Two Minority Scenarios: Another election or an NDP-Liberal Agreement?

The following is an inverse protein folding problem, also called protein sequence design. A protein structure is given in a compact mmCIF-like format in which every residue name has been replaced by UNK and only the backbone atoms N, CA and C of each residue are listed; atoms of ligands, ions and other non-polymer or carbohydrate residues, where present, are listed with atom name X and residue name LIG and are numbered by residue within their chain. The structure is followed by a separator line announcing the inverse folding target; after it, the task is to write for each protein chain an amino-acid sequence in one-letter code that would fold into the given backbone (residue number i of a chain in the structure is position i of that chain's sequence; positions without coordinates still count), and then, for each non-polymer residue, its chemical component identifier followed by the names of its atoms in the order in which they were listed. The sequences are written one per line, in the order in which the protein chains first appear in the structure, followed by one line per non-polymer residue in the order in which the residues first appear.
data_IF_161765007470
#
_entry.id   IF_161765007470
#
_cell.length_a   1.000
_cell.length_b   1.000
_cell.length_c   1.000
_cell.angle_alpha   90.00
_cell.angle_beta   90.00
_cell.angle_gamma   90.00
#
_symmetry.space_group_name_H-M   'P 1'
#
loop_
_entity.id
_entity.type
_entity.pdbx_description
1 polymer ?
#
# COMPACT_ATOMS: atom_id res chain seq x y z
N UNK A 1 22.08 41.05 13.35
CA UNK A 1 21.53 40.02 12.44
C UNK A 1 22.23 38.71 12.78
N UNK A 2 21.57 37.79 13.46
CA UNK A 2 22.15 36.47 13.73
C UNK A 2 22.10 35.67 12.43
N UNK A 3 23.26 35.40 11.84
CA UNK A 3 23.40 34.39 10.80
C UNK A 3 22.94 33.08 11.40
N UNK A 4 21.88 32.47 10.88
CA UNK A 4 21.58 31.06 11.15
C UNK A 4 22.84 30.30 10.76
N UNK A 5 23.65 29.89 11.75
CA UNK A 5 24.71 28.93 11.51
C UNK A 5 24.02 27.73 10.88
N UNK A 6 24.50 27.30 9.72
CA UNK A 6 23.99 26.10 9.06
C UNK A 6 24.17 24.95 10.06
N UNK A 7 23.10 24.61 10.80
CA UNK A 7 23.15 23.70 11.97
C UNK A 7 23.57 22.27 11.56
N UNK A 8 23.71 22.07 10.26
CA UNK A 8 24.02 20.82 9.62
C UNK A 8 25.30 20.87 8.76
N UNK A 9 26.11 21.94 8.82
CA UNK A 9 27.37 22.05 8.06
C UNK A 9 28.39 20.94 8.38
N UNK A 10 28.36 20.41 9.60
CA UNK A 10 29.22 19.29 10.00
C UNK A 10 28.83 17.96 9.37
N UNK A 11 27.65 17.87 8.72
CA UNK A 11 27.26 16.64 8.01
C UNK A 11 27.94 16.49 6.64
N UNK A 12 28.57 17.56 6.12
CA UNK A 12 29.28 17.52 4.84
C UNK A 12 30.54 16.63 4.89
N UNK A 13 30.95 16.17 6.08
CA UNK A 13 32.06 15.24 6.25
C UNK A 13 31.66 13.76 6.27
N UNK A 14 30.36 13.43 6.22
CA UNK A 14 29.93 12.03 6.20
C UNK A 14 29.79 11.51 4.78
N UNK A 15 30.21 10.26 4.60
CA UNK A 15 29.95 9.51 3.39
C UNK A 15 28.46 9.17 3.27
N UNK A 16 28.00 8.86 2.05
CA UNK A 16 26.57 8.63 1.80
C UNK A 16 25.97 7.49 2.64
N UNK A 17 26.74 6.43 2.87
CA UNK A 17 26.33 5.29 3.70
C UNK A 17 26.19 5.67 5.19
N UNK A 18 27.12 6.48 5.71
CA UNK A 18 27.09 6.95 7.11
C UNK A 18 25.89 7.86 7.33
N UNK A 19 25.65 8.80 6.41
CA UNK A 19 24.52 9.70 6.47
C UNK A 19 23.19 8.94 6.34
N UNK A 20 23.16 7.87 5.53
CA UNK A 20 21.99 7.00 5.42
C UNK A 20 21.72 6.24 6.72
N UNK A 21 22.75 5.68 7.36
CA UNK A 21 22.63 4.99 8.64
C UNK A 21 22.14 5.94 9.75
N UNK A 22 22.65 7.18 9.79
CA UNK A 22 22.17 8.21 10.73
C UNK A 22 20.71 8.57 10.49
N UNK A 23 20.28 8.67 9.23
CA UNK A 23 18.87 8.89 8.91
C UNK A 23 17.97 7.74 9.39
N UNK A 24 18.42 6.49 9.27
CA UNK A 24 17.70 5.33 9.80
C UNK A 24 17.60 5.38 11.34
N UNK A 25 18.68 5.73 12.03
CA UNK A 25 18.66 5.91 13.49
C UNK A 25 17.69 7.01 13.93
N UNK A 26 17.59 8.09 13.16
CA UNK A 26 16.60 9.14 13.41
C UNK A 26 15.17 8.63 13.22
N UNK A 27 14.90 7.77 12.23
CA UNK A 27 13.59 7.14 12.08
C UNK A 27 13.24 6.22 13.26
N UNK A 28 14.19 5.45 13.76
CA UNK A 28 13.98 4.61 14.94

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Some people still think Stephen Harper could govern with a minority. While I doubt this, I believe he might try to get the Governor General to call another election—and he could succeed. If the NDP and Liberals are wise they will start preparing for this scenario. Let's take these points one at a time.1. How Harper might try to surviveStephen Harper recently told CBC's Peter Mansbridge that in a Westminster democracy like ours, the party with the most seats gets to govern. Harper surely knows this is wrong, so why did he say it? I think he was laying the ground for a possible post-election strategy.Suppose he wins 15 - 20 seats more than the party in second place, but less than the 170 needed for a majority. As I argued in an earlier column, neither the Liberals nor the NDP will prop up his government. They will vote to bring him down at the first opportunity: the Throne Speech.A persistent reply is that if Harper promised to resign, he might persuade one of the opposition parties to support him. This is not going to happen. Two-thirds of Canadians want the man gone, many of them, passionately. Neither the NDP nor the Liberals will risk alienating these supporters by propping up a Harper government, even if he insists he will be leaving shortly.Nevertheless, if Harper is ahead by 15 – 20 seats on October 20th; and if there is a way to hang on to power, I believe he will fight to do so. He loves the job too much; he has nothing better to do; and, so far, he has no legacy for the history books.These circumstances, however, suggest a way by which he not only might hang onto office, but win another majority and earn a place in history as one of Canada's wiliest prime ministers—a political chess master. The scenario has three steps.First, he would wait till February or March before recalling Parliament for a Throne Speech. He would use this time to promote the view that the party with the most seats has the right to govern; and to try to whip up public anger against the NDP and Liberals who, he would say, are conspiring to bring down his duly elected government.This is the same strategy Harper used in 2008 to get the Governor General to prorogue Parliament so he, Harper, could avoid a confidence vote that would have toppled his government and handed power to a coalition led by Stephane Dion.Second, once the NDP and Liberals voted against the Throne Speech, Harper would assess whether he has provoked enough public outrage. If he feels he has, he would visit the GG and ask him to dissolve Parliament and call an election. Canadians, he would say, should be the ones to declare who they want to govern them, not an appointed official. He would remind the Governor General that no GG has refused a PM's request since the famous King-Byng crisis of 1920.Finally, if the GG acceded, the Conservatives would be the only party with the money to mount another campaign. Harper would use it to fill the airwaves with moral outrage over the NDP and Liberals' scheme to bring down his government and seize power. He could win big.But would the GG agree to call an election?2. How the NDP and Liberals could work together for 18 monthsThe main view among commentators is that, if the party with the most seats failed to gain the confidence of the House, before calling an election, the GG would turn to the other leaders to see if one of them could govern.Under the circumstances, I think it would be a mistake to take this for granted. It is not a clearly established rule. Moreover, if Harper has successfully mobilized public opinion in his direction—as he did in 2008—the GG may feel cornered and agree that this question should be decided democratically.To avoid this, the NDP and Liberals should be ready in advance with a clear agreement for cooperation (not a coalition) on an 18 month legislative agenda.Such an agenda could be built around the shared goal of electoral reform. Both parties are committed to reforming the First-Past-the-Post electoral system before the next election. They may disagree on the best alternative, but this could be managed by establishing a public commission to ask Canadians what kind of process they want for the future.The electoral reform process could involve a year-long, national discussion in which both parties could maintain a high public profile, helping to ensure that neither one would be eclipsed by the other during the period of their agreement.At the same time, the initiative could consider other reforms to help ensure a fairer and more democratic electoral system, such as legislation to regulate the abuse of government advertising or reintroduction of public financing for political parties.In my view, the two parties would be wise to start building public support for such a proposal immediately after an election, thereby countering any effort by Harper to use the months between the election and a Throne Speech to build public support for the view that the Conservatives have the right to govern.As for the Conservatives, a new electoral system that more fairly matched seats with votes would change the electoral equation, once for all. Either the party would have to re-invent itself—possibly re-discovering its Red-Tory side—or risk being marginalized.In sum, the post-election period may be more exciting than the campaign. We could find ourselves thrown back into a ferocious election battle in a few months; or we could have a whole new election regime in a couple of years.I think I can guess which one Canadians would prefer.Dr. Don Lenihan is Senior Associate, Policy and Engagement, at Canada 2020, Canada's leading, independent progressive think-tank. Don is an internationally recognized expert on democracy and Open Government. His recent projects include chairing an expert group on citizen engagement for the UN and the OECD; and chairing the Ontario Open Government Engagement Team. The views expressed here are those of the columnist alone. Don can be reached at: [email protected] or follow him on Twitter at: @DonLenihan